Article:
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Open Access Research article

Sequence comparison of prefrontal cortical brain transcriptome from a tame and an aggressive silver fox (Vulpes vulpes)

Anna V Kukekova1*, Jennifer L Johnson1, Clotilde Teiling2, Lewyn Li3, Irina N Oskina4, Anastasiya V Kharlamova4, Rimma G Gulevich4, Ravee Padte1, Michael M Dubreuil1, Anastasiya V Vladimirova4, Darya V Shepeleva4, Svetlana G Shikhevich4, Qi Sun5, Lalit Ponnala5, Svetlana V Temnykh1, Lyudmila N Trut4 and Gregory M Acland1

  • * Corresponding author: Anna V Kukekova avk5@cornell.edu

  • † Equal contributors

Author Affiliations

1 Baker Institute for Animal Health, Cornell University, Ithaca, NY 14853, USA

2 Roche Diagnostics, Indianapolis, IN 46256, USA

3 454 Life Sciences, Branford, CT 06405, USA

4 Institute of Cytology and Genetics of the Russian Academy of Sciences, Novosibirsk, 630090, Russia

5 Computational Biology Service Unit, Biotechnology Center, Cornell University, Ithaca, NY 14853, USA

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BMC Genomics 2011, 12:482  doi:10.1186/1471-2164-12-482

Published: 3 October 2011

Abstract

Background

Two strains of the silver fox (Vulpes vulpes), with markedly different behavioral phenotypes, have been developed by long-term selection for behavior. Foxes from the tame strain exhibit friendly behavior towards humans, paralleling the sociability of canine puppies, whereas foxes from the aggressive strain are defensive and exhibit aggression to humans. To understand the genetic differences underlying these behavioral phenotypes fox-specific genomic resources are needed.

Results

cDNA from mRNA from pre-frontal cortex of a tame and an aggressive fox was sequenced using the Roche 454 FLX Titanium platform (> 2.5 million reads & 0.9 Gbase of tame fox sequence; >3.3 million reads & 1.2 Gbase of aggressive fox sequence). Over 80% of the fox reads were assembled into contigs. Mapping fox reads against the fox transcriptome assembly and the dog genome identified over 30,000 high confidence fox-specific SNPs. Fox transcripts for approximately 14,000 genes were identified using SwissProt and the dog RefSeq databases. An at least 2-fold expression difference between the two samples (p < 0.05) was observed for 335 genes, fewer than 3% of the total number of genes identified in the fox transcriptome.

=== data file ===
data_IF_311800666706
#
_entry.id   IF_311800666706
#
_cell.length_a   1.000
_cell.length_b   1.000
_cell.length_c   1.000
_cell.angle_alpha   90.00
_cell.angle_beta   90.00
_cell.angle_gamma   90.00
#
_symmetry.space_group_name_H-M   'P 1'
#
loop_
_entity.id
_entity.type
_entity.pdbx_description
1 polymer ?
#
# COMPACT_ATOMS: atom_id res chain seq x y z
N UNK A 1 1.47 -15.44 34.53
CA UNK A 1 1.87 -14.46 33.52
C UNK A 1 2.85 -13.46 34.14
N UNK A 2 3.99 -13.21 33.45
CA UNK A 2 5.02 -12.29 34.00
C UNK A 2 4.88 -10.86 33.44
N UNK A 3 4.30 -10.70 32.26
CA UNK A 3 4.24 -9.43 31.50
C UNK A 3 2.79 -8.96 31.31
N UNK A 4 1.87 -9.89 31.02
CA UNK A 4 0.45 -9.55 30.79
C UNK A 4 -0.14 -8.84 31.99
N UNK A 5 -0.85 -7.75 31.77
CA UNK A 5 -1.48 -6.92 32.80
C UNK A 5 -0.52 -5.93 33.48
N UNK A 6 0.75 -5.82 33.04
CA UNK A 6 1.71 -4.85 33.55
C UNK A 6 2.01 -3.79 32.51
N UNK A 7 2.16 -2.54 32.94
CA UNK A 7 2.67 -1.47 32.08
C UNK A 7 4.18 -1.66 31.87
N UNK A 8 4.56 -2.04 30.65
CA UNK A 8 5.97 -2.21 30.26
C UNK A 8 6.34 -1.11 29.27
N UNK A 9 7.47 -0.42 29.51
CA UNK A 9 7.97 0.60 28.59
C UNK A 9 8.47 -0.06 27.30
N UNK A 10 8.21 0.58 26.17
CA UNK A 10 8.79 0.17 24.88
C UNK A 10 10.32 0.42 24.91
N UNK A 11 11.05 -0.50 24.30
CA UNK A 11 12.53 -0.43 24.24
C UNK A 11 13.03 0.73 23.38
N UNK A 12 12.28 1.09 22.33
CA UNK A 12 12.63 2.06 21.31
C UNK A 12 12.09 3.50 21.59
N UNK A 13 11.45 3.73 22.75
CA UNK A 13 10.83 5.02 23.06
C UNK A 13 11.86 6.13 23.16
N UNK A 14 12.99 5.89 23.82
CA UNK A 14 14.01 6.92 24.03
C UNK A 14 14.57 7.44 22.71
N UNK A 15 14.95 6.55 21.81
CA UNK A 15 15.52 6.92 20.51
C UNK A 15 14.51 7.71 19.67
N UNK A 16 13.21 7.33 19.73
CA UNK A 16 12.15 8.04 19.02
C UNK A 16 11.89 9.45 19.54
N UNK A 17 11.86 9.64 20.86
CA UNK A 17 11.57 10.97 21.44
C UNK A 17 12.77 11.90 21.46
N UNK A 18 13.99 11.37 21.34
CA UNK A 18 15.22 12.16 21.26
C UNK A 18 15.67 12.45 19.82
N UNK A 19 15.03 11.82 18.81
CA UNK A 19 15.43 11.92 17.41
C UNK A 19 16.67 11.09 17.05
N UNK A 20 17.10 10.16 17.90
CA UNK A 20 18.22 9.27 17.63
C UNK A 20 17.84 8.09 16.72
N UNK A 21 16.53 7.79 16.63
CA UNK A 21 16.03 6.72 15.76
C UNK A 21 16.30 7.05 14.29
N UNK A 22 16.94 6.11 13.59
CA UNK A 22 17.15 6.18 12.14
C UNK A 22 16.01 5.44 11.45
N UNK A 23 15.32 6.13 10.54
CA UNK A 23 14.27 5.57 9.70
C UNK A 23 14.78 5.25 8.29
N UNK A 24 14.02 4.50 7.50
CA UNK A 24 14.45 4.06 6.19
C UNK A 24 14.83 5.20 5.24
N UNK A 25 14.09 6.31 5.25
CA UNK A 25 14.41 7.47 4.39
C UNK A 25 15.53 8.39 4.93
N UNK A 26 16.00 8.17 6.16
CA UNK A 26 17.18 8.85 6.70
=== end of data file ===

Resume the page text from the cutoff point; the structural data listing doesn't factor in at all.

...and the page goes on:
Conclusions

Transcriptome sequencing significantly expanded genomic resources available for the fox, a species without a sequenced genome. In a very cost efficient manner this yielded a large number of fox-specific SNP markers for genetic studies and provided significant insights into the gene expression profile of the fox pre-frontal cortex; expression differences between the two fox samples; and a catalogue of potentially important gene-specific sequence variants. This result demonstrates the utility of this approach for developing genomic resources in species with limited genomic information.